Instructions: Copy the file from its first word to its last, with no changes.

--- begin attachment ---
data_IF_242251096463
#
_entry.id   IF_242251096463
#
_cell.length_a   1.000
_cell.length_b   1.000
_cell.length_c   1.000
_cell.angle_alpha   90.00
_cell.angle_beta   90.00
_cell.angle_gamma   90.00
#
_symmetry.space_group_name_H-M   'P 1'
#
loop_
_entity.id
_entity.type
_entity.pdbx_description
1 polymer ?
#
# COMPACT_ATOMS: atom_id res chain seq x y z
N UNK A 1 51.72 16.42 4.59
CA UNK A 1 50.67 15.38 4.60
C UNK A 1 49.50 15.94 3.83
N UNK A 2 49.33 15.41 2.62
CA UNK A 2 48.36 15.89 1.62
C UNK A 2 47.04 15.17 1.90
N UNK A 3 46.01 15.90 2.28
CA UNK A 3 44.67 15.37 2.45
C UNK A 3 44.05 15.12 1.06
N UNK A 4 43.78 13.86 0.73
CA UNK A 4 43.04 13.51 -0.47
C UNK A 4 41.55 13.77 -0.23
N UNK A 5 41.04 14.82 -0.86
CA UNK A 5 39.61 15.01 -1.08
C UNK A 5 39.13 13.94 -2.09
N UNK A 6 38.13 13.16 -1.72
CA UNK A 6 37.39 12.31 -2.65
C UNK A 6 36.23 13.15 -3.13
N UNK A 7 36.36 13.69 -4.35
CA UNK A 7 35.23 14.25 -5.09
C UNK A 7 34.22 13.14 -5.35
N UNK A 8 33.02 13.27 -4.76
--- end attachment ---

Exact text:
data_IF_242251096463
#
_entry.id   IF_242251096463
#
_cell.length_a   1.000
_cell.length_b   1.000
_cell.length_c   1.000
_cell.angle_alpha   90.00
_cell.angle_beta   90.00
_cell.angle_gamma   90.00
#
_symmetry.space_group_name_H-M   'P 1'
#
loop_
_entity.id
_entity.type
_entity.pdbx_description
1 polymer ?
#
# COMPACT_ATOMS: atom_id res chain seq x y z
N UNK A 1 51.72 16.42 4.59
CA UNK A 1 50.67 15.38 4.60
C UNK A 1 49.50 15.94 3.83
N UNK A 2 49.33 15.41 2.62
CA UNK A 2 48.36 15.89 1.62
C UNK A 2 47.04 15.17 1.90
N UNK A 3 46.01 15.90 2.28
CA UNK A 3 44.67 15.37 2.45
C UNK A 3 44.05 15.12 1.06
N UNK A 4 43.78 13.86 0.73
CA UNK A 4 43.04 13.51 -0.47
C UNK A 4 41.55 13.77 -0.23
N UNK A 5 41.04 14.82 -0.86
CA UNK A 5 39.61 15.01 -1.08
C UNK A 5 39.13 13.94 -2.09
N UNK A 6 38.13 13.16 -1.72
CA UNK A 6 37.39 12.31 -2.65
C UNK A 6 36.23 13.15 -3.13
N UNK A 7 36.36 13.69 -4.35
CA UNK A 7 35.23 14.25 -5.09
C UNK A 7 34.22 13.14 -5.35
N UNK A 8 33.02 13.27 -4.76